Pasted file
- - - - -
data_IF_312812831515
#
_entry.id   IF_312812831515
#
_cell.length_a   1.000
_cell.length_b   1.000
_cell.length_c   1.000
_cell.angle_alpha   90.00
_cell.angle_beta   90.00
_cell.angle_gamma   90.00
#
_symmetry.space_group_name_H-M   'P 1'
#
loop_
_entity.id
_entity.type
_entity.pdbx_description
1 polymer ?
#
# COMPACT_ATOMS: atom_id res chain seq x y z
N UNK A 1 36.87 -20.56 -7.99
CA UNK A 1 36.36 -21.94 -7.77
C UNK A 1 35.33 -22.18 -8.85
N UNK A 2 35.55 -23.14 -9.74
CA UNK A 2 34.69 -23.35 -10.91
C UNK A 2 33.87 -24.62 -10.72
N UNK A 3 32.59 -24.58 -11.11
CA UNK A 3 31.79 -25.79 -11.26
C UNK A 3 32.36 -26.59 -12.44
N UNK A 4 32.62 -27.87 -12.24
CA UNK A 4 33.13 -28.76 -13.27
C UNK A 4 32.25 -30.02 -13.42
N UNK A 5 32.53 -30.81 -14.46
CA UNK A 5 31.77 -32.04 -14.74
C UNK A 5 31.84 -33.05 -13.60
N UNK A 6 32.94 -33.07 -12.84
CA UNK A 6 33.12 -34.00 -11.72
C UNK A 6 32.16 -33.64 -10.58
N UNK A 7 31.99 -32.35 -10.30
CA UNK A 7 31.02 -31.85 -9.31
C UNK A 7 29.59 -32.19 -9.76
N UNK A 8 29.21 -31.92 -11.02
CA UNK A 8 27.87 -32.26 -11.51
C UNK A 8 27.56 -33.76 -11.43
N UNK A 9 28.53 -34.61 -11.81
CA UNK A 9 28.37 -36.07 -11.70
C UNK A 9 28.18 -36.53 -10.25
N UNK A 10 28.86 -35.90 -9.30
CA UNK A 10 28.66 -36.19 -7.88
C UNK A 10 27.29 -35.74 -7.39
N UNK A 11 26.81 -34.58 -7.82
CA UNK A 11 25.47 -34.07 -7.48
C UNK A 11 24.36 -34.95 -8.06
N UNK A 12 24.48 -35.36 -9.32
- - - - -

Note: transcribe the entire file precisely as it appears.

data_IF_312812831515
#
_entry.id   IF_312812831515
#
_cell.length_a   1.000
_cell.length_b   1.000
_cell.length_c   1.000
_cell.angle_alpha   90.00
_cell.angle_beta   90.00
_cell.angle_gamma   90.00
#
_symmetry.space_group_name_H-M   'P 1'
#
loop_
_entity.id
_entity.type
_entity.pdbx_description
1 polymer ?
#
# COMPACT_ATOMS: atom_id res chain seq x y z
N UNK A 1 36.87 -20.56 -7.99
CA UNK A 1 36.36 -21.94 -7.77
C UNK A 1 35.33 -22.18 -8.85
N UNK A 2 35.55 -23.14 -9.74
CA UNK A 2 34.69 -23.35 -10.91
C UNK A 2 33.87 -24.62 -10.72
N UNK A 3 32.59 -24.58 -11.11
CA UNK A 3 31.79 -25.79 -11.26
C UNK A 3 32.36 -26.59 -12.44
N UNK A 4 32.62 -27.87 -12.24
CA UNK A 4 33.13 -28.76 -13.27
C UNK A 4 32.25 -30.02 -13.42
N UNK A 5 32.53 -30.81 -14.46
CA UNK A 5 31.77 -32.04 -14.74
C UNK A 5 31.84 -33.05 -13.60
N UNK A 6 32.94 -33.07 -12.84
CA UNK A 6 33.12 -34.00 -11.72
C UNK A 6 32.16 -33.64 -10.58
N UNK A 7 31.99 -32.35 -10.30
CA UNK A 7 31.02 -31.85 -9.31
C UNK A 7 29.59 -32.19 -9.76
N UNK A 8 29.21 -31.92 -11.02
CA UNK A 8 27.87 -32.26 -11.51
C UNK A 8 27.56 -33.76 -11.43
N UNK A 9 28.53 -34.61 -11.81
CA UNK A 9 28.37 -36.07 -11.70
C UNK A 9 28.18 -36.53 -10.25
N UNK A 10 28.86 -35.90 -9.30
CA UNK A 10 28.66 -36.19 -7.88
C UNK A 10 27.29 -35.74 -7.39
N UNK A 11 26.81 -34.58 -7.82
CA UNK A 11 25.47 -34.07 -7.48
C UNK A 11 24.36 -34.95 -8.06
N UNK A 12 24.48 -35.36 -9.32